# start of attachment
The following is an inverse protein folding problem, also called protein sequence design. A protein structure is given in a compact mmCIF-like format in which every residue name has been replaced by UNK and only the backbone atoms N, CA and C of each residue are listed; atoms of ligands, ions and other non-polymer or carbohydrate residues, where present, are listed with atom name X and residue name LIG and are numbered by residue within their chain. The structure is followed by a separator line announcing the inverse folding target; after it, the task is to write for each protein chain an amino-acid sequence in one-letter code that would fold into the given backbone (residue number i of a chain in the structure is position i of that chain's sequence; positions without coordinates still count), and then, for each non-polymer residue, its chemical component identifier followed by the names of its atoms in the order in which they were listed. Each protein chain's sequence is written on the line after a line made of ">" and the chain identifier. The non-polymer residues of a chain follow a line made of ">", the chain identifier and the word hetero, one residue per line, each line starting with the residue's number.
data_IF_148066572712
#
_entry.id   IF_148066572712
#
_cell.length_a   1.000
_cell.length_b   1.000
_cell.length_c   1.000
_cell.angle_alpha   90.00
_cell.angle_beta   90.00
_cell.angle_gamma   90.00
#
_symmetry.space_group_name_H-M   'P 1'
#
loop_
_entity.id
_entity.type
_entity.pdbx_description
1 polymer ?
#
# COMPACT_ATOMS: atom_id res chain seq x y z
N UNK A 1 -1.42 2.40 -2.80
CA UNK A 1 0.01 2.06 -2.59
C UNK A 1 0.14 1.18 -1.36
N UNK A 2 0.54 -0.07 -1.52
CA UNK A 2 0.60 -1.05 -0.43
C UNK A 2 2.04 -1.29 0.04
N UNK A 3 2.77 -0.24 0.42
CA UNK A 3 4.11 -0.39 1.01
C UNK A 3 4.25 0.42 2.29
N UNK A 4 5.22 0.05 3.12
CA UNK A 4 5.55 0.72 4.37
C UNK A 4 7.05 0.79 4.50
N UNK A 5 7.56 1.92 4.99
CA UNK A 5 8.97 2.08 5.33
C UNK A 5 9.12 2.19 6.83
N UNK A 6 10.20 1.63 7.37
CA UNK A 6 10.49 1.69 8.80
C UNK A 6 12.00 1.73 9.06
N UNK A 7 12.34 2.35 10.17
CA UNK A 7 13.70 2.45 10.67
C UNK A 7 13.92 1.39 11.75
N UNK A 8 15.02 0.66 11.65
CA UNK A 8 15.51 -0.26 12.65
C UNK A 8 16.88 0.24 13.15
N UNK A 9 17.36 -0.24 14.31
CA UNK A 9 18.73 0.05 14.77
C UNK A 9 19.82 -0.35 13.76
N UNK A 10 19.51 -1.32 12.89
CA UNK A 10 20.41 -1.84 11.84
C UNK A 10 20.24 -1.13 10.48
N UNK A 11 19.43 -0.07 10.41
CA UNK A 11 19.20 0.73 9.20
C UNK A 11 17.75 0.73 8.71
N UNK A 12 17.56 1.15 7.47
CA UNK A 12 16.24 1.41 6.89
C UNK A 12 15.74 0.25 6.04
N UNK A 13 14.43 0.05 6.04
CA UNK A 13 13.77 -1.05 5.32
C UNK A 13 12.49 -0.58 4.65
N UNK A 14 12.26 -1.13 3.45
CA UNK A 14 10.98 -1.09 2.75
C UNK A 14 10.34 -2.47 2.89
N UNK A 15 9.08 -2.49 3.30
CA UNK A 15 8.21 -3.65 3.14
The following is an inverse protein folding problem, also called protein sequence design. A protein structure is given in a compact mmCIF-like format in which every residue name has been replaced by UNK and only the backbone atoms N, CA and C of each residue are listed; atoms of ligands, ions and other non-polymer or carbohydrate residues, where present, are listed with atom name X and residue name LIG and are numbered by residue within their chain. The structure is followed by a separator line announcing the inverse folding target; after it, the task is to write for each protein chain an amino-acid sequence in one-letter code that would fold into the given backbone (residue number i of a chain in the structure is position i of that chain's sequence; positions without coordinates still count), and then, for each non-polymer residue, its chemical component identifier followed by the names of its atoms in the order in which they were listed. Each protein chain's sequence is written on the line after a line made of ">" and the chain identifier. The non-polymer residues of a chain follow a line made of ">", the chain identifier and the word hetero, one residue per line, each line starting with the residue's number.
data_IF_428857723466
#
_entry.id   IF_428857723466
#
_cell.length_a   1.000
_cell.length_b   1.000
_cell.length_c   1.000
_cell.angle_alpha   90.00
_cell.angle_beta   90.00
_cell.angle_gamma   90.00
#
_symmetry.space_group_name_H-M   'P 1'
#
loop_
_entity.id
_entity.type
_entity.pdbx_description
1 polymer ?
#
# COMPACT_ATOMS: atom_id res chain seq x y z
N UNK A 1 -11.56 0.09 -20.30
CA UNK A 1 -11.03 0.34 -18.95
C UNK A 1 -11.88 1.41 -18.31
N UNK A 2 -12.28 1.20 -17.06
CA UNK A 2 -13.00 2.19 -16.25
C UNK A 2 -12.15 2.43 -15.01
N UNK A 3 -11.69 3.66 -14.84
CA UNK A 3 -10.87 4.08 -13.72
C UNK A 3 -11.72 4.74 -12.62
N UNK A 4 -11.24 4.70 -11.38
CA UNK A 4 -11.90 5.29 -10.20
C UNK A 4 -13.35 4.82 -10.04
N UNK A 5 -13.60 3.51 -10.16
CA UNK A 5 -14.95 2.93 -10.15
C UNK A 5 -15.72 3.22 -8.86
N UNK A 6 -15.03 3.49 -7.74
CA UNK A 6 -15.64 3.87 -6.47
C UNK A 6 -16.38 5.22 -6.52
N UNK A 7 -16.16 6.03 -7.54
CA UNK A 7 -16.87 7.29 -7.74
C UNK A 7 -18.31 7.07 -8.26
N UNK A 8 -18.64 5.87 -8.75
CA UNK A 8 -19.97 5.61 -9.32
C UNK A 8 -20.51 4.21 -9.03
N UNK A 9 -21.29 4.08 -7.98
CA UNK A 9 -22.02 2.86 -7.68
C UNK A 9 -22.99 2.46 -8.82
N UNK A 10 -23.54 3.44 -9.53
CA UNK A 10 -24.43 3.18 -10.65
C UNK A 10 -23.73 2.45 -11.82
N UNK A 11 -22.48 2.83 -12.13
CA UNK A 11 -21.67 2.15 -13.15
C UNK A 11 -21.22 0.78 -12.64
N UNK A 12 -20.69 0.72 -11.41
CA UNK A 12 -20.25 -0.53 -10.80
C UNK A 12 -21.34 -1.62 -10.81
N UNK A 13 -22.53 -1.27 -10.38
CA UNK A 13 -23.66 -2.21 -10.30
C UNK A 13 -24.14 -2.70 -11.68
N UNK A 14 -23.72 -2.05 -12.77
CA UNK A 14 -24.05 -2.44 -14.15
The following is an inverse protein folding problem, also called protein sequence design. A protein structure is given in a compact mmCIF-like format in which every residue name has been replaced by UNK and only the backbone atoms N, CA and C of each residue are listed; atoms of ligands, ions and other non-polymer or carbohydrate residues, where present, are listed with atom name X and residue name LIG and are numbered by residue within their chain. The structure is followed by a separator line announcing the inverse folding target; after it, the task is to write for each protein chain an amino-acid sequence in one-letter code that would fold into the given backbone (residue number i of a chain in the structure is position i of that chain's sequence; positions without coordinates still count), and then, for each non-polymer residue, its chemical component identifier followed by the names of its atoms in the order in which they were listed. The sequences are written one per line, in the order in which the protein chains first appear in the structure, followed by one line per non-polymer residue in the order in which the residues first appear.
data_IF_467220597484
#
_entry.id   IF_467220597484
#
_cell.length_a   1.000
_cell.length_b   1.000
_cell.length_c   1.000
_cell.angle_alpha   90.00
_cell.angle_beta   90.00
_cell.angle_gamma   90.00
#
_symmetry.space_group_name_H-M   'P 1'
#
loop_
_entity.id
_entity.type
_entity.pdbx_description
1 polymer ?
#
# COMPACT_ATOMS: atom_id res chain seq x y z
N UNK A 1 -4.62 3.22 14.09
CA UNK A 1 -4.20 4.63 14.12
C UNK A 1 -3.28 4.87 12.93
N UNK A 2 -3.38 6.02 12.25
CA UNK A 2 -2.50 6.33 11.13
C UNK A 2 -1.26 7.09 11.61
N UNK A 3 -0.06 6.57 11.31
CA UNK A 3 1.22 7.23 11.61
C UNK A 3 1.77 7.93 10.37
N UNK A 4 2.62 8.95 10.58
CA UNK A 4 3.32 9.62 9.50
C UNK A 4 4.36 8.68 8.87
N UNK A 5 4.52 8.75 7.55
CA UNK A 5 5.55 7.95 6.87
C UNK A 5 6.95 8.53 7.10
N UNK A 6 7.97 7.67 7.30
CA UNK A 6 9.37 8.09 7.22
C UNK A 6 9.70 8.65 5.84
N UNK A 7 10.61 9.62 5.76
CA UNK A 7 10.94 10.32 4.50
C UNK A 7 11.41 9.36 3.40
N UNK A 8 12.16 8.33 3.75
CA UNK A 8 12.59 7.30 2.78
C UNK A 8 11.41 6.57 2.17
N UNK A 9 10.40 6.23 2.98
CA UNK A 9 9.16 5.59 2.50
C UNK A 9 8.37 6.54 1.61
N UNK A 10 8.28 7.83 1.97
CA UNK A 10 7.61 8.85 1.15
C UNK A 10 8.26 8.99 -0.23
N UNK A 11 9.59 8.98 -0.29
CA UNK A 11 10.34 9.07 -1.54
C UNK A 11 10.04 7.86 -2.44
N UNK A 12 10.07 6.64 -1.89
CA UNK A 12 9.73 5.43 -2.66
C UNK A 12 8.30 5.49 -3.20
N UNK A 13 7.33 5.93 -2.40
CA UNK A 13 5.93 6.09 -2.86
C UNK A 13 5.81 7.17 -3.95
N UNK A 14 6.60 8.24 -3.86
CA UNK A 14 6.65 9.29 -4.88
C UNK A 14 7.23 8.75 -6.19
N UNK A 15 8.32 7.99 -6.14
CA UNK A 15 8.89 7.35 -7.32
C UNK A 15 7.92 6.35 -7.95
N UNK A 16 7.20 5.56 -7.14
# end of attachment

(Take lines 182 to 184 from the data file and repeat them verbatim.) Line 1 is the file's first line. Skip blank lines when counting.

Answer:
N UNK A 12 10.07 6.64 -1.89
CA UNK A 12 9.73 5.43 -2.66
C UNK A 12 8.30 5.49 -3.20